Filed under Barbados, Barbados Tourism

Journalist looks for help on Barbados Death Boat story

Barbados Death Boat.jpg

“I would like to send to my family in Bassada (a town in western Senegal) a sum of money. Please excuse me and goodbye. This is the end of my life in this big Moroccan sea,”

… victim Diao Souncar Dieme wrote his goodbyes.

In May of 2006 Bajan fisherfolk discovered a rusted steel-hulled yacht drifting to the east of Barbados. A grisly sight awaited them when they boarded, for the boat was a floating coffin carrying the mummified remains of 11 poor souls – all that was left of the 52 passengers who started the journey from Senegal to the Cape Verde Islands.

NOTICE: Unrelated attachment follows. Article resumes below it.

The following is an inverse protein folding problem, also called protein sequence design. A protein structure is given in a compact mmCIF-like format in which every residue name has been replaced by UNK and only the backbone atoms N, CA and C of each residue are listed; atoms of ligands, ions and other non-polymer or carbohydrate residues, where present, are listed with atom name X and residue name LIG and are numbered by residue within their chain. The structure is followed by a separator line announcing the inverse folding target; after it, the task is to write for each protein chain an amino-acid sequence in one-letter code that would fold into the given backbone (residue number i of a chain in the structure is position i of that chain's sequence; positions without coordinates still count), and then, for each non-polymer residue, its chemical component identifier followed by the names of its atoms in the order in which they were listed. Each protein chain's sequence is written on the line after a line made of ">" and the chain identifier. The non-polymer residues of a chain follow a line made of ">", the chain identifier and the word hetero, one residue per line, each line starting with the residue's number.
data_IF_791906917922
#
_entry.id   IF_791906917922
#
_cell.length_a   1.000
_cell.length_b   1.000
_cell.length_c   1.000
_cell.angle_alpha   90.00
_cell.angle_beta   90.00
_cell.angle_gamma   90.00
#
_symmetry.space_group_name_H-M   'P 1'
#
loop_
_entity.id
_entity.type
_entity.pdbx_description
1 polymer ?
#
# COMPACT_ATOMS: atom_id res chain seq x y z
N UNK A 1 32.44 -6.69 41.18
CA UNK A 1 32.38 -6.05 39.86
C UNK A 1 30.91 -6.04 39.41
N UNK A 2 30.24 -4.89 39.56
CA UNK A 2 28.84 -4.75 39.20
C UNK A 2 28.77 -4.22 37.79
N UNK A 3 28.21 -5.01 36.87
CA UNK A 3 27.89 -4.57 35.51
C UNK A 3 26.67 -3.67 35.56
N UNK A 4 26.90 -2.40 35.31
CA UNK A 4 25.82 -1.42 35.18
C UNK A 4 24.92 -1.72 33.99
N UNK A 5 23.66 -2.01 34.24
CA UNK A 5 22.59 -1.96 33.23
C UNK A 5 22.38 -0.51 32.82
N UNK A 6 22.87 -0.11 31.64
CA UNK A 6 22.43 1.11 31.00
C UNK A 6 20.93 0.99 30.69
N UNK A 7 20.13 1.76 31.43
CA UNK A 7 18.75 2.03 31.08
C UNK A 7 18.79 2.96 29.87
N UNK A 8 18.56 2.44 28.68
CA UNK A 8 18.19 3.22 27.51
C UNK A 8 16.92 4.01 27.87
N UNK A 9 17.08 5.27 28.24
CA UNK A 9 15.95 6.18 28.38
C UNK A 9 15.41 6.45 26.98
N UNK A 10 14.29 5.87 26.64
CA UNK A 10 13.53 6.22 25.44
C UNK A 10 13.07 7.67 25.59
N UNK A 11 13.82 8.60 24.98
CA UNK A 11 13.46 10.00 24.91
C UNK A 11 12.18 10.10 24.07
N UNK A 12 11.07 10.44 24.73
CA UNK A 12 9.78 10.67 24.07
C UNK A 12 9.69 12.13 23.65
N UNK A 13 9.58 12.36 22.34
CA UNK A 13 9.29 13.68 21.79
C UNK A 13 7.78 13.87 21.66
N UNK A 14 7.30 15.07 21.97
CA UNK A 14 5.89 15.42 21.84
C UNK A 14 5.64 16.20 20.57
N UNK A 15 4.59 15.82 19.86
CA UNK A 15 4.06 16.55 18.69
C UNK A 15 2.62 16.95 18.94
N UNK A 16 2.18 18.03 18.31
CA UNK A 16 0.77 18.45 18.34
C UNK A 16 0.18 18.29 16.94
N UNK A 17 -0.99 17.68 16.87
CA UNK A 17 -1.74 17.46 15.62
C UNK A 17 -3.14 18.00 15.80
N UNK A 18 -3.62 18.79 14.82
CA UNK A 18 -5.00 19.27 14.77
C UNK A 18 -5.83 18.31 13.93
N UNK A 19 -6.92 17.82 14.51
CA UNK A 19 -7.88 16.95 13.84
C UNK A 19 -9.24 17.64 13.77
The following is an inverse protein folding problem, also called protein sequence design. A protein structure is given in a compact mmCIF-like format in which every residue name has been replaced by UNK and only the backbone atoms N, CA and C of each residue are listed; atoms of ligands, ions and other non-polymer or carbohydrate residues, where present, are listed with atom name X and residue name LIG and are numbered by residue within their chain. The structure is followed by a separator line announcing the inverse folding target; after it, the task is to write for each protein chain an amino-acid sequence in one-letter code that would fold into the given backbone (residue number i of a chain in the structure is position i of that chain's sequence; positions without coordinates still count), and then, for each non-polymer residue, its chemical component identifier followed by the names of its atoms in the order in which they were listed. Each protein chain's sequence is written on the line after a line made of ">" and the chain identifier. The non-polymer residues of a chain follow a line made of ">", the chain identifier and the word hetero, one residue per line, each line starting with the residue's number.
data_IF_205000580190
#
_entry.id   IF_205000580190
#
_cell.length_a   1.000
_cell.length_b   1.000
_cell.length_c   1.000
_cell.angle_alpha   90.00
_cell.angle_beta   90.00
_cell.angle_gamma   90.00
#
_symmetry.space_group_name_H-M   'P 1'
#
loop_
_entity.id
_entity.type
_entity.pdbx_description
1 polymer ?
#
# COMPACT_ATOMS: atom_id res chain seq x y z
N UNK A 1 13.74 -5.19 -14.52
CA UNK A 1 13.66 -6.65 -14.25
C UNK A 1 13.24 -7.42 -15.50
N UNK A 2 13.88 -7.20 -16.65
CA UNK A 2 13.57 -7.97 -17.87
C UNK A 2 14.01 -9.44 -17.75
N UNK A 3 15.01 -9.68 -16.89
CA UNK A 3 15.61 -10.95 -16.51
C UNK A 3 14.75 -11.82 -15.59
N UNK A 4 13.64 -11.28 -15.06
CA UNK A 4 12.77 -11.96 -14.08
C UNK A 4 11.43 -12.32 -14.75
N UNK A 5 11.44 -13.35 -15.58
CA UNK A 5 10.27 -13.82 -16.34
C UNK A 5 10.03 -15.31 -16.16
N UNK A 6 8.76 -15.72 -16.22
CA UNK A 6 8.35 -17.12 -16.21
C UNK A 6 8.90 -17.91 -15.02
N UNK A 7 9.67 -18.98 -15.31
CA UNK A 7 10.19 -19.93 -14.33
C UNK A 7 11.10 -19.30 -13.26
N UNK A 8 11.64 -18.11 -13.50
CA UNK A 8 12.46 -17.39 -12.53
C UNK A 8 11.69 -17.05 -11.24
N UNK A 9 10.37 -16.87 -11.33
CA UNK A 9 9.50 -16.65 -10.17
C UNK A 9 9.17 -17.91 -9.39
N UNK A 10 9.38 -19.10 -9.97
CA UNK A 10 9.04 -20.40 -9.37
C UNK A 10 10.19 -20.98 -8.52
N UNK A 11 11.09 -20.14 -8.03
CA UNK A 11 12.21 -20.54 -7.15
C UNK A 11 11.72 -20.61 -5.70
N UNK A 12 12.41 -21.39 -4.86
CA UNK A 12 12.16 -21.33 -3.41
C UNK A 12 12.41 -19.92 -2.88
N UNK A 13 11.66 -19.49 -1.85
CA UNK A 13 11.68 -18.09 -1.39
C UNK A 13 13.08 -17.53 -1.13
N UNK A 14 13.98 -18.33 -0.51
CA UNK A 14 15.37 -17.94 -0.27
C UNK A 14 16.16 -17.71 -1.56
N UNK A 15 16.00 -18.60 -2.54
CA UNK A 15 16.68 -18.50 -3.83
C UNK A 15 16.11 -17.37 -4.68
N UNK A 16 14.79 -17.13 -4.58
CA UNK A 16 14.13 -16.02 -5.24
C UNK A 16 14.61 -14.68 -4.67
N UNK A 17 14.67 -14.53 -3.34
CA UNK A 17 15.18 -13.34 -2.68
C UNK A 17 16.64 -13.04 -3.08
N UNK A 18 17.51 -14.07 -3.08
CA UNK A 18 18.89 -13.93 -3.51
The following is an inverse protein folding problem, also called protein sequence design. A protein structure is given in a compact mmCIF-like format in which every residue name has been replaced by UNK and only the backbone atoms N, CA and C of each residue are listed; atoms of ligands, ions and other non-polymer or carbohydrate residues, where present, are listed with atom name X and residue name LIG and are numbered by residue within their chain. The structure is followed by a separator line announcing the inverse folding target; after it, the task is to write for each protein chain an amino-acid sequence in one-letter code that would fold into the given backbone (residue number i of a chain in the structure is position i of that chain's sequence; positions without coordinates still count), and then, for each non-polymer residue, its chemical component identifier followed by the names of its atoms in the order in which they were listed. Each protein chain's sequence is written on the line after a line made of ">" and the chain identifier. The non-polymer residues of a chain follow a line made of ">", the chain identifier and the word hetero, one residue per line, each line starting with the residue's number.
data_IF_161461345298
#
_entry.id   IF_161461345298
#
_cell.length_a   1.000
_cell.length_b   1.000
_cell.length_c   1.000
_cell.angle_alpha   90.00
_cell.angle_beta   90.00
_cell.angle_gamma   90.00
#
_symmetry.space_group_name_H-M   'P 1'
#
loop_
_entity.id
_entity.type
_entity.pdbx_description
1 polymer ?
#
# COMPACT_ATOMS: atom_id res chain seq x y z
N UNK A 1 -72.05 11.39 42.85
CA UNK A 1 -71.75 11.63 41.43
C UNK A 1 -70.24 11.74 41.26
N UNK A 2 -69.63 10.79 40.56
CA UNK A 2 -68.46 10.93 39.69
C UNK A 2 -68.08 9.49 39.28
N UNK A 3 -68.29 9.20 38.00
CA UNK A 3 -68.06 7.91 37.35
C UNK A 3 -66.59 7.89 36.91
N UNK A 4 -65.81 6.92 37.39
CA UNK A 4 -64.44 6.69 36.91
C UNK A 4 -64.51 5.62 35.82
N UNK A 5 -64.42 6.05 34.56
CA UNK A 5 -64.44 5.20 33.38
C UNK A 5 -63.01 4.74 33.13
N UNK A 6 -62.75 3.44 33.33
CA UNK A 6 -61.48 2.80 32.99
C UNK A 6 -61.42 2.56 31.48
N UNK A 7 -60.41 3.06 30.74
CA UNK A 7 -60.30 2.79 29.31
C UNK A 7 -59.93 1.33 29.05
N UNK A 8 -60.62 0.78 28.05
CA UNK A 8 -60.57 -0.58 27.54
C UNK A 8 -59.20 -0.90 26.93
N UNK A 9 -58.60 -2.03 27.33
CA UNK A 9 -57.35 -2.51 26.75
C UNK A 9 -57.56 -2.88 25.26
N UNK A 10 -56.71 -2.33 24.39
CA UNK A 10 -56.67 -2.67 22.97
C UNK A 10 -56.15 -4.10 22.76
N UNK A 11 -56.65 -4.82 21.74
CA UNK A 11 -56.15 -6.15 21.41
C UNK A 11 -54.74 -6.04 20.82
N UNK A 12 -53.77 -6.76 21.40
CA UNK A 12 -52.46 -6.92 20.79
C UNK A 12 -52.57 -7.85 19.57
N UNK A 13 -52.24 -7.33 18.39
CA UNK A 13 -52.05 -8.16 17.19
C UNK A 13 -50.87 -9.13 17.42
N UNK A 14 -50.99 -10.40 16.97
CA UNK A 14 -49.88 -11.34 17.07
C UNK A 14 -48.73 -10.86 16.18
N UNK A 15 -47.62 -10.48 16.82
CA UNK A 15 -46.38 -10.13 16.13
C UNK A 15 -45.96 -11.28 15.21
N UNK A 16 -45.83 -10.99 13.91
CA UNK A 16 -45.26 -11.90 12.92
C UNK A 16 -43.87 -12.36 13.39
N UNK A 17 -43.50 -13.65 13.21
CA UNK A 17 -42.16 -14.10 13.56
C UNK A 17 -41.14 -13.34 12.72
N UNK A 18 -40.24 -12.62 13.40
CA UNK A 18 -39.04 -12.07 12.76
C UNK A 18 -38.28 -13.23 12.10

Bajans took the boat to shore, buried the bodies and held an inquest in 2009. Somewhere along the way European authorities arrested two people, but we never heard the result of the charges or anything more about the sad events.

Now, Spanish journalist Juan Manuel Pardellas is coming to Barbados on the last step of his mission to tell the story of the 52 people who perished on the death boat. Mr. Pardellas has already been to Senegal and met the families and he’d like to meet and talk with anyone in Barbados who can bring the final pieces of his story to completion…

Dear Barbados Free Press and readers,

 I will visit your island from 27th July to 6th August. I am a Spanish journalist and would like to meet with anyone who can help me to gather all possible information about the story of the 11 Senegalese boys found dead in the yacht in 2006. I have travelled to Senegal and met all the families. and Barbados is the last step in my work. Perhaps you can help me and let me meet some people of your beautiful island who worked hard to know the truth.